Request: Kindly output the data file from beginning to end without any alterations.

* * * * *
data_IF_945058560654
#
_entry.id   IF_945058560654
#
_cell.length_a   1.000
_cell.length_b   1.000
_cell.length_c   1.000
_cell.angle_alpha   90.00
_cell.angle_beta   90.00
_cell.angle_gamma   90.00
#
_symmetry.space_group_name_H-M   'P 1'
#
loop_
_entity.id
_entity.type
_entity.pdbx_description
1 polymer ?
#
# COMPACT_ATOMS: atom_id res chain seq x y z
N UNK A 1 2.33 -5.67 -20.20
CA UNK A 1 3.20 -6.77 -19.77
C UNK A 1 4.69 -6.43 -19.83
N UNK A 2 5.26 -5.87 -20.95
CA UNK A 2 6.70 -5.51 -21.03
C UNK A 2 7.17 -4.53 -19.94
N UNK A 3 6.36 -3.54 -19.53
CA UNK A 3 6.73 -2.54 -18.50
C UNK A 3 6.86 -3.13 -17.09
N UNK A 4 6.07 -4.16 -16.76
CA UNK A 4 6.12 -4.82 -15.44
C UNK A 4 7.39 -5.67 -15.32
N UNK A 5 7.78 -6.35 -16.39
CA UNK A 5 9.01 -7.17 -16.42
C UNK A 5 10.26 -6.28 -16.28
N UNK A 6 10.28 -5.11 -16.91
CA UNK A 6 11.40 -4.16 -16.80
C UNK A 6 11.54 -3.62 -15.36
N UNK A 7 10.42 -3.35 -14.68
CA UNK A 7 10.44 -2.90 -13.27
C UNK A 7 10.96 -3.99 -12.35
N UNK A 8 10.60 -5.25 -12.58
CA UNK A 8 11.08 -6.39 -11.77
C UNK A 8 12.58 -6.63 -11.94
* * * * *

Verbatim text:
data_IF_945058560654
#
_entry.id   IF_945058560654
#
_cell.length_a   1.000
_cell.length_b   1.000
_cell.length_c   1.000
_cell.angle_alpha   90.00
_cell.angle_beta   90.00
_cell.angle_gamma   90.00
#
_symmetry.space_group_name_H-M   'P 1'
#
loop_
_entity.id
_entity.type
_entity.pdbx_description
1 polymer ?
#
# COMPACT_ATOMS: atom_id res chain seq x y z
N UNK A 1 2.33 -5.67 -20.20
CA UNK A 1 3.20 -6.77 -19.77
C UNK A 1 4.69 -6.43 -19.83
N UNK A 2 5.26 -5.87 -20.95
CA UNK A 2 6.70 -5.51 -21.03
C UNK A 2 7.17 -4.53 -19.94
N UNK A 3 6.36 -3.54 -19.53
CA UNK A 3 6.73 -2.54 -18.50
C UNK A 3 6.86 -3.13 -17.09
N UNK A 4 6.07 -4.16 -16.76
CA UNK A 4 6.12 -4.82 -15.44
C UNK A 4 7.39 -5.67 -15.32
N UNK A 5 7.78 -6.35 -16.39
CA UNK A 5 9.01 -7.17 -16.42
C UNK A 5 10.26 -6.28 -16.28
N UNK A 6 10.28 -5.11 -16.91
CA UNK A 6 11.40 -4.16 -16.80
C UNK A 6 11.54 -3.62 -15.36
N UNK A 7 10.42 -3.35 -14.68
CA UNK A 7 10.44 -2.90 -13.27
C UNK A 7 10.96 -3.99 -12.35
N UNK A 8 10.60 -5.25 -12.58
CA UNK A 8 11.08 -6.39 -11.77
C UNK A 8 12.58 -6.63 -11.94